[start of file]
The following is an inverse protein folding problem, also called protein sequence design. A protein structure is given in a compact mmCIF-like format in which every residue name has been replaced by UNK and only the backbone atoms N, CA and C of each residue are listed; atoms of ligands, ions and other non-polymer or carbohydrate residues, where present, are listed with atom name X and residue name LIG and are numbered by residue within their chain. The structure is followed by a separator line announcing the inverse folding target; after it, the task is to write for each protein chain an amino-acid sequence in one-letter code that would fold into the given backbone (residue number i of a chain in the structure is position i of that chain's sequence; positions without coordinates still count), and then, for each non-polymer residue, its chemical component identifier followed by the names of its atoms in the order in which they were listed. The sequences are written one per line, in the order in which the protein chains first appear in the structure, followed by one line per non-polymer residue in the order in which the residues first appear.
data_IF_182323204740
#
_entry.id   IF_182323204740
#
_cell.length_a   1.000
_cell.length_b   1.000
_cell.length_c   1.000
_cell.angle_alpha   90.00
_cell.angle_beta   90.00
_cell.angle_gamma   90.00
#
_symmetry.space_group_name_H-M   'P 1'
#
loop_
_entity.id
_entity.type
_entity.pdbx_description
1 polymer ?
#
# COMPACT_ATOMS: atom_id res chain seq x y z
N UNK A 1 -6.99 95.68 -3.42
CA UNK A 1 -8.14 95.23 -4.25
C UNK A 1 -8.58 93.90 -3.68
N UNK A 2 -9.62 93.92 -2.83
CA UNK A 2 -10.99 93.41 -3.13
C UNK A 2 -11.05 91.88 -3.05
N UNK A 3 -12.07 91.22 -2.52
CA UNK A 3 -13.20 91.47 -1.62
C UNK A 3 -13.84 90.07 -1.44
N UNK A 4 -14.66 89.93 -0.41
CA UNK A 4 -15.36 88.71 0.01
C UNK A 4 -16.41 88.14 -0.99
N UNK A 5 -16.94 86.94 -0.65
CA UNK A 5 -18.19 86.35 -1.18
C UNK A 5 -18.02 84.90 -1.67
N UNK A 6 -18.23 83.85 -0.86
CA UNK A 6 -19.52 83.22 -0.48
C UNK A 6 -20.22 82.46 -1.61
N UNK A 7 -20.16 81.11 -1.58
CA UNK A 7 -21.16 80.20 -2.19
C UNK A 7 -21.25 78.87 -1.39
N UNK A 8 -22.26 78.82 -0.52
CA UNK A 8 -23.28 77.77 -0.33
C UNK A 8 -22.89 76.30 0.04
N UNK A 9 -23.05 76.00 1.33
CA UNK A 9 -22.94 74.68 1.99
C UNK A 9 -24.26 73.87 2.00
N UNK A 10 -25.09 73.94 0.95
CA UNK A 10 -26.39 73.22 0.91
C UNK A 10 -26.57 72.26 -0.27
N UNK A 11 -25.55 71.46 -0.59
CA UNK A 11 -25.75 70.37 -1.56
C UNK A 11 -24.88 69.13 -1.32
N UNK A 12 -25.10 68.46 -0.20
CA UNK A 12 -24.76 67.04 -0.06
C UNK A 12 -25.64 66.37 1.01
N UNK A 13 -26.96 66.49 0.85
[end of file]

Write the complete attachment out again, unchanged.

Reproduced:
The following is an inverse protein folding problem, also called protein sequence design. A protein structure is given in a compact mmCIF-like format in which every residue name has been replaced by UNK and only the backbone atoms N, CA and C of each residue are listed; atoms of ligands, ions and other non-polymer or carbohydrate residues, where present, are listed with atom name X and residue name LIG and are numbered by residue within their chain. The structure is followed by a separator line announcing the inverse folding target; after it, the task is to write for each protein chain an amino-acid sequence in one-letter code that would fold into the given backbone (residue number i of a chain in the structure is position i of that chain's sequence; positions without coordinates still count), and then, for each non-polymer residue, its chemical component identifier followed by the names of its atoms in the order in which they were listed. The sequences are written one per line, in the order in which the protein chains first appear in the structure, followed by one line per non-polymer residue in the order in which the residues first appear.
data_IF_182323204740
#
_entry.id   IF_182323204740
#
_cell.length_a   1.000
_cell.length_b   1.000
_cell.length_c   1.000
_cell.angle_alpha   90.00
_cell.angle_beta   90.00
_cell.angle_gamma   90.00
#
_symmetry.space_group_name_H-M   'P 1'
#
loop_
_entity.id
_entity.type
_entity.pdbx_description
1 polymer ?
#
# COMPACT_ATOMS: atom_id res chain seq x y z
N UNK A 1 -6.99 95.68 -3.42
CA UNK A 1 -8.14 95.23 -4.25
C UNK A 1 -8.58 93.90 -3.68
N UNK A 2 -9.62 93.92 -2.83
CA UNK A 2 -10.99 93.41 -3.13
C UNK A 2 -11.05 91.88 -3.05
N UNK A 3 -12.07 91.22 -2.52
CA UNK A 3 -13.20 91.47 -1.62
C UNK A 3 -13.84 90.07 -1.44
N UNK A 4 -14.66 89.93 -0.41
CA UNK A 4 -15.36 88.71 0.01
C UNK A 4 -16.41 88.14 -0.99
N UNK A 5 -16.94 86.94 -0.65
CA UNK A 5 -18.19 86.35 -1.18
C UNK A 5 -18.02 84.90 -1.67
N UNK A 6 -18.23 83.85 -0.86
CA UNK A 6 -19.52 83.22 -0.48
C UNK A 6 -20.22 82.46 -1.61
N UNK A 7 -20.16 81.11 -1.58
CA UNK A 7 -21.16 80.20 -2.19
C UNK A 7 -21.25 78.87 -1.39
N UNK A 8 -22.26 78.82 -0.52
CA UNK A 8 -23.28 77.77 -0.33
C UNK A 8 -22.89 76.30 0.04
N UNK A 9 -23.05 76.00 1.33
CA UNK A 9 -22.94 74.68 1.99
C UNK A 9 -24.26 73.87 2.00
N UNK A 10 -25.09 73.94 0.95
CA UNK A 10 -26.39 73.22 0.91
C UNK A 10 -26.57 72.26 -0.27
N UNK A 11 -25.55 71.46 -0.59
CA UNK A 11 -25.75 70.37 -1.56
C UNK A 11 -24.88 69.13 -1.32
N UNK A 12 -25.10 68.46 -0.20
CA UNK A 12 -24.76 67.04 -0.06
C UNK A 12 -25.64 66.37 1.01
N UNK A 13 -26.96 66.49 0.85